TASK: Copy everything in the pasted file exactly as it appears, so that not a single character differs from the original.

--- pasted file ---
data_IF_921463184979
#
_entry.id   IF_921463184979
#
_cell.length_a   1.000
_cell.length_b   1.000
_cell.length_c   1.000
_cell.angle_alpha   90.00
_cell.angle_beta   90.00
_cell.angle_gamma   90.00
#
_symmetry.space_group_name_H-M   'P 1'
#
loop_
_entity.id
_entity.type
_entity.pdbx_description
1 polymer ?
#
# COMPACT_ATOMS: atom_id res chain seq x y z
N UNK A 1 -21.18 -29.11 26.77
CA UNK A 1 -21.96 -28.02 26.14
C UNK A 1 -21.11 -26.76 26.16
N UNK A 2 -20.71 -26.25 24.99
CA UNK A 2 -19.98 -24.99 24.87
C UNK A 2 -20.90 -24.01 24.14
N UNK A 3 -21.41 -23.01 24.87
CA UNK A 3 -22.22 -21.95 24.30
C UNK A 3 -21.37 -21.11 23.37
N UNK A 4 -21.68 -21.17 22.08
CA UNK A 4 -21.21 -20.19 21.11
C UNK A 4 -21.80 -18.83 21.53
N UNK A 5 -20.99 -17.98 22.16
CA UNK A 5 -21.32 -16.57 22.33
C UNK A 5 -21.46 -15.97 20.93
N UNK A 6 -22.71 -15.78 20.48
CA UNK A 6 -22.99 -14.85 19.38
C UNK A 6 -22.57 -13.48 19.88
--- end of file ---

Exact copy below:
data_IF_921463184979
#
_entry.id   IF_921463184979
#
_cell.length_a   1.000
_cell.length_b   1.000
_cell.length_c   1.000
_cell.angle_alpha   90.00
_cell.angle_beta   90.00
_cell.angle_gamma   90.00
#
_symmetry.space_group_name_H-M   'P 1'
#
loop_
_entity.id
_entity.type
_entity.pdbx_description
1 polymer ?
#
# COMPACT_ATOMS: atom_id res chain seq x y z
N UNK A 1 -21.18 -29.11 26.77
CA UNK A 1 -21.96 -28.02 26.14
C UNK A 1 -21.11 -26.76 26.16
N UNK A 2 -20.71 -26.25 24.99
CA UNK A 2 -19.98 -24.99 24.87
C UNK A 2 -20.90 -24.01 24.14
N UNK A 3 -21.41 -23.01 24.87
CA UNK A 3 -22.22 -21.95 24.30
C UNK A 3 -21.37 -21.11 23.37
N UNK A 4 -21.68 -21.17 22.08
CA UNK A 4 -21.21 -20.19 21.11
C UNK A 4 -21.80 -18.83 21.53
N UNK A 5 -20.99 -17.98 22.16
CA UNK A 5 -21.32 -16.57 22.33
C UNK A 5 -21.46 -15.97 20.93
N UNK A 6 -22.71 -15.78 20.48
CA UNK A 6 -22.99 -14.85 19.38
C UNK A 6 -22.57 -13.48 19.88